12. Love the ladle. I was skeptical at first but it's worked out pretty well so far. As to the grill... I haven't used it in about 3 years It may find a use one day but for now it's on extended leave. Have several other Le Creuset pieces off camera. Have an outlet store here and they have most pieces at around 40-50 off retail. I was using the All Clad 8qt D7 dutch oven quite a bit before I got the 9qt Le Creuset and I haven't looked back. The only piece I regret buying is the 6qt Copper Core saute... it's about 14" across and heat transfer across the pan is terrible...useless on the CF. I just get a hot spot in the middle. Oh well it looks good at least
  13. Nice find on the chocolate. I haven't really done much with it on the CF yet but soon. Here's the kitchen with one of the CF in use (the second one is in it's case until needed) and the pots/pans/etc that I "had" to buy after buying the first CF. Yeah I just had to.
  14. Too funny, I picked up the D7 and the Anolon 8 and 10" as well. However I've bought a bunch of All-Clad and Demeyer as well, pans and pots. I'll post some photos at some point. I laughed when I saw the Youtube videos by Binging with Babish and Jon Favreau (there are two videos, one on BB channel and one on the Netflix "Chef" show). They use the CF but obviously have no clue HOW to use it. They melt chocolate....using a double boiler.... boggle. They have no clue about the temperature control, obviously.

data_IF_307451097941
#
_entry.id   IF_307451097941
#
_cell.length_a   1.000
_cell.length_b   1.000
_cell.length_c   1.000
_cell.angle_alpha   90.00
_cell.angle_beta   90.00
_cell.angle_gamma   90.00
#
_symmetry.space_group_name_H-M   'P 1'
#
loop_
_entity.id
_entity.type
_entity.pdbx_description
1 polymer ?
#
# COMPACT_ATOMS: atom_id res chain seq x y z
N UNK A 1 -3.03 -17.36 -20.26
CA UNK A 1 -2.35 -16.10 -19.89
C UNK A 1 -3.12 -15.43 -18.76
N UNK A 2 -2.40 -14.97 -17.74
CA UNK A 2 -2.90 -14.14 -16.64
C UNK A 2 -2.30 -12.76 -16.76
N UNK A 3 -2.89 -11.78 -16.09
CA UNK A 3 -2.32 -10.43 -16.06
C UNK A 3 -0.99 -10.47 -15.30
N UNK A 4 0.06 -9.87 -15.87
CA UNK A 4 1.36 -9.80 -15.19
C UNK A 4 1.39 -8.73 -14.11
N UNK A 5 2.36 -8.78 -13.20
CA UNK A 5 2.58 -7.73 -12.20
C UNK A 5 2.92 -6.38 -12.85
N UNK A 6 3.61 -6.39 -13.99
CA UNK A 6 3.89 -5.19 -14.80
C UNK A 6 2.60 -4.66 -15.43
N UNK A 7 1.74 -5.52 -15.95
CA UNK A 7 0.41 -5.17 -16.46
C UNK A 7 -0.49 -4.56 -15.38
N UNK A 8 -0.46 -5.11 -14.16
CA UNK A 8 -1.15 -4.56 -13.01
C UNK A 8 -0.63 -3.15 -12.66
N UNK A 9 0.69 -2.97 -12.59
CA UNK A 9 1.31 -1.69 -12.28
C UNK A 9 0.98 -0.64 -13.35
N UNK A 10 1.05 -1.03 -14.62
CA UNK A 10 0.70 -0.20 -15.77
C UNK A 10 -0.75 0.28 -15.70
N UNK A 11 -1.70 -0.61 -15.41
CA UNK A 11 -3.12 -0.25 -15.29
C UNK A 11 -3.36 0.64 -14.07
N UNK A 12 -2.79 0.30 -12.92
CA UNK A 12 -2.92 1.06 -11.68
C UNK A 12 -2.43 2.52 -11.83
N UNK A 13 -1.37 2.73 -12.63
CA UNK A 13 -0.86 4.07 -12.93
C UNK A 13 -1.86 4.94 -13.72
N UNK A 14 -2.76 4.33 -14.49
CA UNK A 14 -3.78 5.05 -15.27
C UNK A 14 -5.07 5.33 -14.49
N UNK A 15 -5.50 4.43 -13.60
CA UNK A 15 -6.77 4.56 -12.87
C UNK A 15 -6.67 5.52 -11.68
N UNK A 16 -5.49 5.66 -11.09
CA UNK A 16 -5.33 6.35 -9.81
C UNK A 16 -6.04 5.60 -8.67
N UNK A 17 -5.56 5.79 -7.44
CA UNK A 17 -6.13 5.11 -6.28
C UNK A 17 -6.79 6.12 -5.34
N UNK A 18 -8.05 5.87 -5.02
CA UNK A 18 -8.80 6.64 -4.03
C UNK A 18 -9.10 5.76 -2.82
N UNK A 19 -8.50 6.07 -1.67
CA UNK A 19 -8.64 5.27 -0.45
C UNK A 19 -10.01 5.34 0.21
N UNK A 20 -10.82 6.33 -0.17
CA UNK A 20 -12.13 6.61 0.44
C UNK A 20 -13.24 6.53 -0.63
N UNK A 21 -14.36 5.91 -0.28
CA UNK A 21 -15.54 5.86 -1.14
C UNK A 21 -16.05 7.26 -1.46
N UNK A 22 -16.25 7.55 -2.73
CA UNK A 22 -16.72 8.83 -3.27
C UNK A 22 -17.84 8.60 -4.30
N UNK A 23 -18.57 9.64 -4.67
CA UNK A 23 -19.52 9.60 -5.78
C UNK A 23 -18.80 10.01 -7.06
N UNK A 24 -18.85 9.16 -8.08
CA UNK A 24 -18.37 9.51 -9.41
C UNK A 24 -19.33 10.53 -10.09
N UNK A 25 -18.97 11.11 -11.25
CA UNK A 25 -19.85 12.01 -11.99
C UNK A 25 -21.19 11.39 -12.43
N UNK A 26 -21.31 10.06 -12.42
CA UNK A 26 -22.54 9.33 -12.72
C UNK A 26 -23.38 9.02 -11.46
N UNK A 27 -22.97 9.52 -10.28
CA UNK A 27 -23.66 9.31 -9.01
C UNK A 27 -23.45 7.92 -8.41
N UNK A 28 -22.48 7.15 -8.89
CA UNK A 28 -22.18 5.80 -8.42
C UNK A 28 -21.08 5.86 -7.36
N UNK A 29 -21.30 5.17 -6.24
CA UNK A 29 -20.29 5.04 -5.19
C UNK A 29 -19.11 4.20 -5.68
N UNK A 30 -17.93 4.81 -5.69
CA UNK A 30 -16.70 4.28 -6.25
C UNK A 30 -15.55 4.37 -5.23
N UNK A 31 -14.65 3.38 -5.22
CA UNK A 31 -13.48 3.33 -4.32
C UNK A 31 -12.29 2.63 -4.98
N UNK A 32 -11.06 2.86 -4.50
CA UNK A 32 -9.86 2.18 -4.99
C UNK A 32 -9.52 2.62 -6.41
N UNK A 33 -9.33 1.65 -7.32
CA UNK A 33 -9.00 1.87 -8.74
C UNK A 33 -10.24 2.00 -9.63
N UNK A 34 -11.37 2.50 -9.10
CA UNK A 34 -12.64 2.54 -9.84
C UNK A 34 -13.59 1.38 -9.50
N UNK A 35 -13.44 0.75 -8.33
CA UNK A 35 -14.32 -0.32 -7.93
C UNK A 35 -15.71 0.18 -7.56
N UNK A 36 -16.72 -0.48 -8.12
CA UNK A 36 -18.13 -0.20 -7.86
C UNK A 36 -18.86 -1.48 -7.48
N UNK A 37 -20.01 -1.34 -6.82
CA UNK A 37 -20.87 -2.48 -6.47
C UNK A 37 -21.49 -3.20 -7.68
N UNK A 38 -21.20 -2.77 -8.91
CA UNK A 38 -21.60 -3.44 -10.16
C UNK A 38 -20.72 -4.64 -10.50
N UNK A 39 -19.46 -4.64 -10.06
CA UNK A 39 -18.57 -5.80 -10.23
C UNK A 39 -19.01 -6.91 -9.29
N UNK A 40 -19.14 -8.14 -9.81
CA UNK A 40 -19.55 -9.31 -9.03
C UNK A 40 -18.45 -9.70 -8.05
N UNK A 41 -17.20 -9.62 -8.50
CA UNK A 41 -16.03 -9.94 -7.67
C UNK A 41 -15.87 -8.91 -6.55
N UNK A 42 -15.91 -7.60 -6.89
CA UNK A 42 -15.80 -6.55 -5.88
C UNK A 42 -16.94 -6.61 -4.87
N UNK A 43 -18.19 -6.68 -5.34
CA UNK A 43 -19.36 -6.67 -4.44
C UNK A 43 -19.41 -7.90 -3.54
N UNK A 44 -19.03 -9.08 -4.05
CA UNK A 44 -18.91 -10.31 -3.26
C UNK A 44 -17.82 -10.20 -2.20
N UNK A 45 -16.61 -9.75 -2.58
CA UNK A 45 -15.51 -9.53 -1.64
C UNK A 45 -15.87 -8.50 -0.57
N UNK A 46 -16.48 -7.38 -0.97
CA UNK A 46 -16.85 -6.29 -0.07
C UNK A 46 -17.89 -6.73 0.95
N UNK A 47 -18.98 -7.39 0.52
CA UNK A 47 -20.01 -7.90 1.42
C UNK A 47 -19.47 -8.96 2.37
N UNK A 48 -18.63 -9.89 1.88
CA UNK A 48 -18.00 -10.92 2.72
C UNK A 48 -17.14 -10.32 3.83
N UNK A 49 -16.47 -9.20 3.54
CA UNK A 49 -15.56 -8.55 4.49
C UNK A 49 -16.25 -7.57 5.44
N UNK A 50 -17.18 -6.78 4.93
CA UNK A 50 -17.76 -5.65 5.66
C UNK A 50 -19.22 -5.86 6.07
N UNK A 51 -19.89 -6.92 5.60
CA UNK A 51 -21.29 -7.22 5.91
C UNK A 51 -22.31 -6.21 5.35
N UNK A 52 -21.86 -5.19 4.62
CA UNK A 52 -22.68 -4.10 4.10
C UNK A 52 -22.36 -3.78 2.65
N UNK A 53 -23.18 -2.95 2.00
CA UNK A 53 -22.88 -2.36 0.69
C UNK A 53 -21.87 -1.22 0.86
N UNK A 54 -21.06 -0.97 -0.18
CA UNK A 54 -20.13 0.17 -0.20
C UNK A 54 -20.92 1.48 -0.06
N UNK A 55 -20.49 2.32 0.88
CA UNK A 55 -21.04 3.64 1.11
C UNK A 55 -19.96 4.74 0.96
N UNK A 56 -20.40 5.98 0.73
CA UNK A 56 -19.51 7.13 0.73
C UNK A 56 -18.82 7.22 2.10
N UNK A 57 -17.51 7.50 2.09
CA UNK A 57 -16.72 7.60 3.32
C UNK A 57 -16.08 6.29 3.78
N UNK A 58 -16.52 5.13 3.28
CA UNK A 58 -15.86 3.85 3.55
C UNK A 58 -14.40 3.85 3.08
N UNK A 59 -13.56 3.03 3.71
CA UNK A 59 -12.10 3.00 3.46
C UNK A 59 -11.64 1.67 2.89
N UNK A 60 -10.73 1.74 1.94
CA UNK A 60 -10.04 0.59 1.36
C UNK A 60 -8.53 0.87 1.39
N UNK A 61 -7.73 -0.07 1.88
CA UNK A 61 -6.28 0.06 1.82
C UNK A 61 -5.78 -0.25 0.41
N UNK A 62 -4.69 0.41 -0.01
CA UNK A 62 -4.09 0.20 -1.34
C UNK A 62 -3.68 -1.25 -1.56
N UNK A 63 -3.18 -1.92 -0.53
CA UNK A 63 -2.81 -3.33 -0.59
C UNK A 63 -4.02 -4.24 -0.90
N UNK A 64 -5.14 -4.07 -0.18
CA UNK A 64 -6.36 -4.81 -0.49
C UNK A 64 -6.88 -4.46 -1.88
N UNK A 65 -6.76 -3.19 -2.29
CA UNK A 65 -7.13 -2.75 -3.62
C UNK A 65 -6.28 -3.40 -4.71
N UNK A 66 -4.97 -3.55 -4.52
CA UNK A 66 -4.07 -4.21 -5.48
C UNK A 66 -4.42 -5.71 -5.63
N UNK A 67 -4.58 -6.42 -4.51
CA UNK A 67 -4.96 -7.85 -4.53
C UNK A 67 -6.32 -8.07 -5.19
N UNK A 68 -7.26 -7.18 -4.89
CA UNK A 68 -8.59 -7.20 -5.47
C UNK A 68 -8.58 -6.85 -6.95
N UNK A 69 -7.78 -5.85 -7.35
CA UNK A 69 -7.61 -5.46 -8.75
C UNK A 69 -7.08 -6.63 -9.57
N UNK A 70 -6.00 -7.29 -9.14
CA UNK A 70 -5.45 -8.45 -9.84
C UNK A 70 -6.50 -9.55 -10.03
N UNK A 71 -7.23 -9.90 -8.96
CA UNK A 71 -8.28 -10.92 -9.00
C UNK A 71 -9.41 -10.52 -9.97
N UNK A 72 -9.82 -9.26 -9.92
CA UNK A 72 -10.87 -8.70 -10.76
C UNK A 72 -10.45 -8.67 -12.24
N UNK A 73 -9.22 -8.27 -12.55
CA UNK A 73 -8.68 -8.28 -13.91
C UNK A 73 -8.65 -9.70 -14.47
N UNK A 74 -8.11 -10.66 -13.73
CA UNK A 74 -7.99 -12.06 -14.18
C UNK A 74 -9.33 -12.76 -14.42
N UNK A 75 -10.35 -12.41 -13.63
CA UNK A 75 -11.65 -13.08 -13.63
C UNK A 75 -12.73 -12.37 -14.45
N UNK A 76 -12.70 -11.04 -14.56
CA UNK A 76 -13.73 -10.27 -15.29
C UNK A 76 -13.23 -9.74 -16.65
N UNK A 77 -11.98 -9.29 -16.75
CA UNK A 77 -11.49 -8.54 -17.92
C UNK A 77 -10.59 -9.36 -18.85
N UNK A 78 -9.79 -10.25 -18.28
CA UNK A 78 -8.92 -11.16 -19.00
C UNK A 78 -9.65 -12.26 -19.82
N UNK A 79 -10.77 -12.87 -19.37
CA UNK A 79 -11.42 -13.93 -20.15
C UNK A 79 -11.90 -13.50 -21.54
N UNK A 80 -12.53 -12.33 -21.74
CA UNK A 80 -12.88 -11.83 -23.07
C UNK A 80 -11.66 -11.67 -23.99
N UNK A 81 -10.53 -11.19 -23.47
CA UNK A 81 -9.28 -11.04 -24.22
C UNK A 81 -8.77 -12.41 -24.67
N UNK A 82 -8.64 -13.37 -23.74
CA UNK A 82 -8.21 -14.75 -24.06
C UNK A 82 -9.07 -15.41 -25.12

15. Wow, how'd I miss this forum/thread! Another CF owner here. CanadianHomeChef when I read your posts here I thought I could be reading posts from my doppelganger! I bought my first CF in January 2018 and my second around August. It's a fantastic device and I find that most people can't grasp just how capable it is or how much it can change the way we cook. Many of the examples I see here mirror my experiences so closely, like cooking eggs benedict to making stock. Being about to set a temp and turn and walk away is something you couldn't do with any other device. I think it's likely I'll remove the stove from my new house and install an oven only, still debating. I haven't used the burners on the range in over a year. I've also found that I'm spending a lot of money on cookware now... this thing has infected me with the kitchen expansion bug. I'll have to post some pictures of my pots and pans collection sometime. I find that I don't use the probe a whole lot as I haven't ventured into recipes where liquid temperature is critical enough to require it. I find that things like Hollander sauce, soups, stocks even melting chocolate work just fine with the pan sensor since the main issue in those cases is not going over temp rather than having an exact temp. That said if I do venture into more dishes I may find a need but so far I haven't used it much. I also have a Vollrath Mirage Pro which sits on a shelf as a backup unit since once I bought the first CF the Vollrath hasn't been used. It's temperature control is so far off compared to the CF that I see it more as a hot plate conceptually than as a precision cooking device. Anyway just thought I'd say hello to my fellow CF converts. Cheers!